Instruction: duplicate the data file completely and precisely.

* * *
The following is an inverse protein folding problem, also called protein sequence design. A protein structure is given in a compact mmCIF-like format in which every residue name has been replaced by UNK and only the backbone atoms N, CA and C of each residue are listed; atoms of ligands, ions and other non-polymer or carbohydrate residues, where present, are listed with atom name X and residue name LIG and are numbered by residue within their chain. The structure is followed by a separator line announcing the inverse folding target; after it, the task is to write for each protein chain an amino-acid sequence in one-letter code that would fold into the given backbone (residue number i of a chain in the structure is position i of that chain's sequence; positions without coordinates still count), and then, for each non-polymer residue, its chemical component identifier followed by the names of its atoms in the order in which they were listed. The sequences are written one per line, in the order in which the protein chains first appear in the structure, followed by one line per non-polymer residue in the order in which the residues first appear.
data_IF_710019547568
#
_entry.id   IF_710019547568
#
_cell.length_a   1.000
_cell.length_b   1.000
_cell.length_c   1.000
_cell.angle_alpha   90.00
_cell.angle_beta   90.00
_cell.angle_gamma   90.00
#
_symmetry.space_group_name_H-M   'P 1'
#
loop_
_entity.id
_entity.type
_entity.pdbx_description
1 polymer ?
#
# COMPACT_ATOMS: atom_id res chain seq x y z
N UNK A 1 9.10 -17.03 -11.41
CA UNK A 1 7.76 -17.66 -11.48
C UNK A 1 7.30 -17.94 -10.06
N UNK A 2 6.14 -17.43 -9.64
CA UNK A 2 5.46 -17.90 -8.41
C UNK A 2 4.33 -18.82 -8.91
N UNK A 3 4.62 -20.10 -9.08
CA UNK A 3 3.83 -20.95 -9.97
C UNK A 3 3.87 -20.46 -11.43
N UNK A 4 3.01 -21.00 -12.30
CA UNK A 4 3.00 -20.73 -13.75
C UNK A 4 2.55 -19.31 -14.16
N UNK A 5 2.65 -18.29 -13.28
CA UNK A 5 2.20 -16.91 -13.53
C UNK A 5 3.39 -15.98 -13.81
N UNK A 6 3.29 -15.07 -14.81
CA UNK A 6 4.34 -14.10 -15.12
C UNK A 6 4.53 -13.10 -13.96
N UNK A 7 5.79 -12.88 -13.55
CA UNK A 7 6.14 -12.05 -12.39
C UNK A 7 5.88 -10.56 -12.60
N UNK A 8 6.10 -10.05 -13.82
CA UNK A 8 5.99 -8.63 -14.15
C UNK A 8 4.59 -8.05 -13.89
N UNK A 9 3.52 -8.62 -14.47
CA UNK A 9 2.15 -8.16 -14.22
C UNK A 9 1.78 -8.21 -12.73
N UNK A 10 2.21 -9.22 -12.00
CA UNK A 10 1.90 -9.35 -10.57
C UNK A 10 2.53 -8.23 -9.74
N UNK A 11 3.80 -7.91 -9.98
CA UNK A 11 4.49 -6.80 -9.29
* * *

The following is an inverse protein folding problem, also called protein sequence design. A protein structure is given in a compact mmCIF-like format in which every residue name has been replaced by UNK and only the backbone atoms N, CA and C of each residue are listed; atoms of ligands, ions and other non-polymer or carbohydrate residues, where present, are listed with atom name X and residue name LIG and are numbered by residue within their chain. The structure is followed by a separator line announcing the inverse folding target; after it, the task is to write for each protein chain an amino-acid sequence in one-letter code that would fold into the given backbone (residue number i of a chain in the structure is position i of that chain's sequence; positions without coordinates still count), and then, for each non-polymer residue, its chemical component identifier followed by the names of its atoms in the order in which they were listed. The sequences are written one per line, in the order in which the protein chains first appear in the structure, followed by one line per non-polymer residue in the order in which the residues first appear.
data_IF_710019547568
#
_entry.id   IF_710019547568
#
_cell.length_a   1.000
_cell.length_b   1.000
_cell.length_c   1.000
_cell.angle_alpha   90.00
_cell.angle_beta   90.00
_cell.angle_gamma   90.00
#
_symmetry.space_group_name_H-M   'P 1'
#
loop_
_entity.id
_entity.type
_entity.pdbx_description
1 polymer ?
#
# COMPACT_ATOMS: atom_id res chain seq x y z
N UNK A 1 9.10 -17.03 -11.41
CA UNK A 1 7.76 -17.66 -11.48
C UNK A 1 7.30 -17.94 -10.06
N UNK A 2 6.14 -17.43 -9.64
CA UNK A 2 5.46 -17.90 -8.41
C UNK A 2 4.33 -18.82 -8.91
N UNK A 3 4.62 -20.10 -9.08
CA UNK A 3 3.83 -20.95 -9.97
C UNK A 3 3.87 -20.46 -11.43
N UNK A 4 3.01 -21.00 -12.30
CA UNK A 4 3.00 -20.73 -13.75
C UNK A 4 2.55 -19.31 -14.16
N UNK A 5 2.65 -18.29 -13.28
CA UNK A 5 2.20 -16.91 -13.53
C UNK A 5 3.39 -15.98 -13.81
N UNK A 6 3.29 -15.07 -14.81
CA UNK A 6 4.34 -14.10 -15.12
C UNK A 6 4.53 -13.10 -13.96
N UNK A 7 5.79 -12.88 -13.55
CA UNK A 7 6.14 -12.05 -12.39
C UNK A 7 5.88 -10.56 -12.60
N UNK A 8 6.10 -10.05 -13.82
CA UNK A 8 5.99 -8.63 -14.15
C UNK A 8 4.59 -8.05 -13.89
N UNK A 9 3.52 -8.62 -14.47
CA UNK A 9 2.15 -8.16 -14.22
C UNK A 9 1.78 -8.21 -12.73
N UNK A 10 2.21 -9.22 -12.00
CA UNK A 10 1.90 -9.35 -10.57
C UNK A 10 2.53 -8.23 -9.74
N UNK A 11 3.80 -7.91 -9.98
CA UNK A 11 4.49 -6.80 -9.29